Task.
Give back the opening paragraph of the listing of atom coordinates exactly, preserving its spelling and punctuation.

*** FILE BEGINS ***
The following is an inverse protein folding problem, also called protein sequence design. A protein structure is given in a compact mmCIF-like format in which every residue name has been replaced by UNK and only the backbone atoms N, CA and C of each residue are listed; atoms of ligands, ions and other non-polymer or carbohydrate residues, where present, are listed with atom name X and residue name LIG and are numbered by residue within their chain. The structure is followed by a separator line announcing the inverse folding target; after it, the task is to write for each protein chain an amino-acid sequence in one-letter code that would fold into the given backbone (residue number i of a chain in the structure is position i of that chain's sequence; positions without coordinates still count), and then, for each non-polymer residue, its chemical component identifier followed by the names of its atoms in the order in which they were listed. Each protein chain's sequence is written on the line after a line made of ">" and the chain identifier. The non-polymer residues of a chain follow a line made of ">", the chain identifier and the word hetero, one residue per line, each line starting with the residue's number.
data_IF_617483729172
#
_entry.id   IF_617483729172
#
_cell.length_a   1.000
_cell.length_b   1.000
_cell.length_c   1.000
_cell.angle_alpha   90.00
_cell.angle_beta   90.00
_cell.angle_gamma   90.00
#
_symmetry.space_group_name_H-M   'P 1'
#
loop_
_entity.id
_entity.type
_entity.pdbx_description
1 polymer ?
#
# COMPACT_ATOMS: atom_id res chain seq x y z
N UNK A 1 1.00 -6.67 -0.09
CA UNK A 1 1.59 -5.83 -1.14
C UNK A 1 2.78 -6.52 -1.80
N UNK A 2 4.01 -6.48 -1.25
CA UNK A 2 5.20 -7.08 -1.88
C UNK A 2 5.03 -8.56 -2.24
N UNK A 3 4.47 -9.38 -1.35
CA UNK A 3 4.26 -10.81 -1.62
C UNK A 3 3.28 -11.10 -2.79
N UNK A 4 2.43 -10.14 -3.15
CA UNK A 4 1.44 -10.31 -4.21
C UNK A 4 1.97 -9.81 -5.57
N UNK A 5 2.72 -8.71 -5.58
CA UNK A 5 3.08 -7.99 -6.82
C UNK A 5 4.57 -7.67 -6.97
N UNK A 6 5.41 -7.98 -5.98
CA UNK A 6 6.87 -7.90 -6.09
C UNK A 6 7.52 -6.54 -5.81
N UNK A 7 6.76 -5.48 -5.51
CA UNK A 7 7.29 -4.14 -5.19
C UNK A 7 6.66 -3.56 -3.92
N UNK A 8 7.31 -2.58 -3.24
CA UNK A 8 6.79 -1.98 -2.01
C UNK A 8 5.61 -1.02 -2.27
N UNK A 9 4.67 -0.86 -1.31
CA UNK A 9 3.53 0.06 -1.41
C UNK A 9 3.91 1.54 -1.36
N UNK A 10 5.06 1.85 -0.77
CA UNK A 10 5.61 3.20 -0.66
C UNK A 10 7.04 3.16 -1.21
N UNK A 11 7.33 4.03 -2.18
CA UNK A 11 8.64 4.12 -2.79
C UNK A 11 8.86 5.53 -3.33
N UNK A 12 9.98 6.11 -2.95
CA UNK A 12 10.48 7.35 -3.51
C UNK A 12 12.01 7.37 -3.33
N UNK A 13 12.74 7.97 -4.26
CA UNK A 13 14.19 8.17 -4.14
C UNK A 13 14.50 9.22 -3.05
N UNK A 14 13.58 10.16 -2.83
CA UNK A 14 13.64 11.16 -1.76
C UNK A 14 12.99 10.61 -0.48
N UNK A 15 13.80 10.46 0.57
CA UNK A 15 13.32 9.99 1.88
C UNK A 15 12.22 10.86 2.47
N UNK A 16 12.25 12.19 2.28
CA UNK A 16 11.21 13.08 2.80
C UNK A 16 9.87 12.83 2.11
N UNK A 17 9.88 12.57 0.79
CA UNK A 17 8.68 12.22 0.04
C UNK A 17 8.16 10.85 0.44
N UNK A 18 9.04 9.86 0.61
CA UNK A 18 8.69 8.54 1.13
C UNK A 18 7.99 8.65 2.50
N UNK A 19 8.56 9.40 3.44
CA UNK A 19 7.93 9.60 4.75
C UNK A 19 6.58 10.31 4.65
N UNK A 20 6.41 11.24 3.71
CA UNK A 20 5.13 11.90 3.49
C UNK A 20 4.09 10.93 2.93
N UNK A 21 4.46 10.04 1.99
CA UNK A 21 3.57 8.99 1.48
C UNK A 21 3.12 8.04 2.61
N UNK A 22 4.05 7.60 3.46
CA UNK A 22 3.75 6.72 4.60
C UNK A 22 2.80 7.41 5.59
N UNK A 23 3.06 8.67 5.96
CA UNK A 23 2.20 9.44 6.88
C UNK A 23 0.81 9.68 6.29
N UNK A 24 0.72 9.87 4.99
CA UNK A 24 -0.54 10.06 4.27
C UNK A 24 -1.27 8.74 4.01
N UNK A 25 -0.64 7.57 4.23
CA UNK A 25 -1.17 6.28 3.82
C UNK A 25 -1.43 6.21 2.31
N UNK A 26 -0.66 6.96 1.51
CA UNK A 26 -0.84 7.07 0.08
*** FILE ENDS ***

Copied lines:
The following is an inverse protein folding problem, also called protein sequence design. A protein structure is given in a compact mmCIF-like format in which every residue name has been replaced by UNK and only the backbone atoms N, CA and C of each residue are listed; atoms of ligands, ions and other non-polymer or carbohydrate residues, where present, are listed with atom name X and residue name LIG and are numbered by residue within their chain. The structure is followed by a separator line announcing the inverse folding target; after it, the task is to write for each protein chain an amino-acid sequence in one-letter code that would fold into the given backbone (residue number i of a chain in the structure is position i of that chain's sequence; positions without coordinates still count), and then, for each non-polymer residue, its chemical component identifier followed by the names of its atoms in the order in which they were listed. Each protein chain's sequence is written on the line after a line made of ">" and the chain identifier. The non-polymer residues of a chain follow a line made of ">", the chain identifier and the word hetero, one residue per line, each line starting with the residue's number.